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Reclaiming Histories with Feminist Digitisation Practices: Researching Millicent Garrett Fawcett: Selected Writings

Published by Anonymous (not verified) on Sat, 18/06/2022 - 7:00pm in

In 2018, to mark the centenary of partial suffrage in Britain, the Towers at Clement’s Inn on LSE campus were renamed Pankhurst House, Fawcett House and Pethick-Lawrence House after three key suffrage campaigners with specific connections to LSE. In this post, Melissa Terras and Elizabeth Crawford reflect on the importance of feminist digitisation practices for editing Millicent Garrett Fawcett – available open access from … Continued

When a Missed Piece of Mail Sends Someone to Jail

Published by Anonymous (not verified) on Mon, 06/06/2022 - 6:00pm in

This story was originally published by Next City

Early this year, George Harris (not his real name) had two pending court cases in St. Louis County. He was unaware of one of those cases due to a common error: The notice was sent to an address he no longer resides at. He missed his court date and the county issued him a warrant for failing to appear.

An open warrant meant that if Harris had any encounter with the police, he would be arrested and incarcerated at the St. Louis County jail — all because of a wrong address and a missed court appearance. But this February, Harris visited the Tap In Center, a resource designed to address this very problem. Inside a local library, he worked with a volunteer attorney who heard out his issue and relayed it to the county prosecutor, who ultimately recalled Harris’s warrant.

“They helped me stay in the community, stay with my family and take care of my kids,” Harris says of the service. “I could have been locked up on that warrant.”

The Tap In Center is an experimental service that launched at the Florissant Valley Branch of the St. Louis County Library in fall 2020. At the center, volunteer attorneys work with people who have open warrants with the goal of recalling them. In 17 months, nearly 300 residents were served and more than 300 warrants were recalled. This April, a second Tap In Center opened at the Lewis and Clark Branch of the St. Louis County Library to increase the impact.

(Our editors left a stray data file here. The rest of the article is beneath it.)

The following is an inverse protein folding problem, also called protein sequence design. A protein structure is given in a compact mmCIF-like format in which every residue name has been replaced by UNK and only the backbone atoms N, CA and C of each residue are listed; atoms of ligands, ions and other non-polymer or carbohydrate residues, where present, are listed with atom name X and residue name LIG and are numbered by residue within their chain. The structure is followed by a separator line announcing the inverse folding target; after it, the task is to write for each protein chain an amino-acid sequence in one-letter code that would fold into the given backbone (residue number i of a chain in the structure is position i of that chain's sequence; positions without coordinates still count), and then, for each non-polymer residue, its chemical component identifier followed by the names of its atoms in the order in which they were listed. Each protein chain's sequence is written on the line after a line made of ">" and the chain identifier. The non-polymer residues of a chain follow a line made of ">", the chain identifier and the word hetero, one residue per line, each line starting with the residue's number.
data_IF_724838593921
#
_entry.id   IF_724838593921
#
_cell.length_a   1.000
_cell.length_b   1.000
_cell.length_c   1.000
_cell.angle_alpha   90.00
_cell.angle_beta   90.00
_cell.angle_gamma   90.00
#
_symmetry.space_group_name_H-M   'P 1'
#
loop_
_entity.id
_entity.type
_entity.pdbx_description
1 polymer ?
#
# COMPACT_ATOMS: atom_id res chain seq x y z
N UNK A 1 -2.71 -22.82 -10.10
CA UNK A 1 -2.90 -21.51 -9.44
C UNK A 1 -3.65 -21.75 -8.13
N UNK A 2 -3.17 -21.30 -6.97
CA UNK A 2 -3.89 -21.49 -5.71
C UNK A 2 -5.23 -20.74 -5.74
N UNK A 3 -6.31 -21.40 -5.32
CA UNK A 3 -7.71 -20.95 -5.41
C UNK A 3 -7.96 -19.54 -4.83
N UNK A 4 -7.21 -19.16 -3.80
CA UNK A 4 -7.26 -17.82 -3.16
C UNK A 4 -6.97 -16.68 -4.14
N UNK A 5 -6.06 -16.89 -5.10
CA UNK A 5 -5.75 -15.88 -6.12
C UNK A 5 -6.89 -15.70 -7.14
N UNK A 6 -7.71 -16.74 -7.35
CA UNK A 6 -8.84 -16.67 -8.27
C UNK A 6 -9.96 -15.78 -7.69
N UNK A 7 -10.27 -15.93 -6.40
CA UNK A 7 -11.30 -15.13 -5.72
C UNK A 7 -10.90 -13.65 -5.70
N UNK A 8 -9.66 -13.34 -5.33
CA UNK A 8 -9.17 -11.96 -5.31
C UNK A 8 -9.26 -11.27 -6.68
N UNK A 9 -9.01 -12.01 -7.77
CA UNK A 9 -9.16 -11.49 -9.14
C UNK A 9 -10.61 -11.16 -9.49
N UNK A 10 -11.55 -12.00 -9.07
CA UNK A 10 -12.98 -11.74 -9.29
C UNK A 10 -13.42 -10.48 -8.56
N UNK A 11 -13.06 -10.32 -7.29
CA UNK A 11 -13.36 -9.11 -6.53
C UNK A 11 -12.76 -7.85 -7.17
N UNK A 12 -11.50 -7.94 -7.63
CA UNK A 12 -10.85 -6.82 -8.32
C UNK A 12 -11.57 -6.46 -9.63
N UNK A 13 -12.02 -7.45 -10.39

The Tap In Center is one result of years of community organizing with the goal of reducing racial disparities in St. Louis’ justice system and lowering the jail population. One major player has been The Bail Project, which in 2018 began providing free bail assistance and community-based pretrial support.

tap inVolunteer attorneys work with people who have open warrants with the goal of recalling them. Credit: Tap In Center

The Bail Project has served over 3,000 people and gotten the jail population low enough to lead to the passage of a 2020 bill to close the city’s medium-security jail. In this work, bail advocates realized that much of the jail overcrowding was caused by people incarcerated due to open warrants. This isn’t unique to St. Louis — around the country, the most common type of warrant is issued by the court when someone fails to appear for their court date.

The Bail Project’s work intersected with the St. Louis County Safety and Justice Challenge, which began in 2015 following the police murder of Michael Brown. In response to the DOJ investigation into the Ferguson Police Department, which found that municipal court practices exacerbated racial inequities in the St. Louis County justice system, members of the Safety and Justice Challenge prioritized the courts in their larger goal of keeping people out of jail.

In 2020, the groups came together to focus on the bench warrants issued due to failing to appear at a scheduled court date. “We started talking about what amnesty, or warrant forgiveness, could look like and who would need to be involved,” says Miranda Gibson, a grant manager at the St. Louis County Department of Justice Services who now coordinates the Tap In Center.

“There’s a common misconception that if someone doesn’t show up to court, they are flagrantly evading prosecution, running from the court or committing crimes,” she continues. “Usually it’s very benign, or just a misunderstanding — anecdotally, most people just don’t know they have a court case or a court date.” Court notices are sent to the address listed on someone’s identification card, which is frequently outdated.

To assess feasibility, the groups started talking with public defenders and judges who participated in the Safety and Justice Challenge. “We wanted to do it where we’d have the most buy-in possible,” Gibson says. The goal was to convince county prosecutors, who’d make the final decision to recall warrants. “The program could not live without the prosecutors,” notes Gibson. “Ultimately it helps their caseload. They don’t want people out in the world with a bunch of warrants either.”

As they pushed for buy-in, they discussed potential locations. “The Bail Project was really good in framing why we’re doing this and pushing that it should not be at a government building like a jail or courthouse,” Gibson says. William Newsome, a client support specialist for The Bail Project who now helps with the Tap In Center, notes that police departments across the country advertise “warrant recalls” only to arrest the people who come seeking support. “The issue was that no one was going to believe that they could access this service and not get arrested,” Newsome says.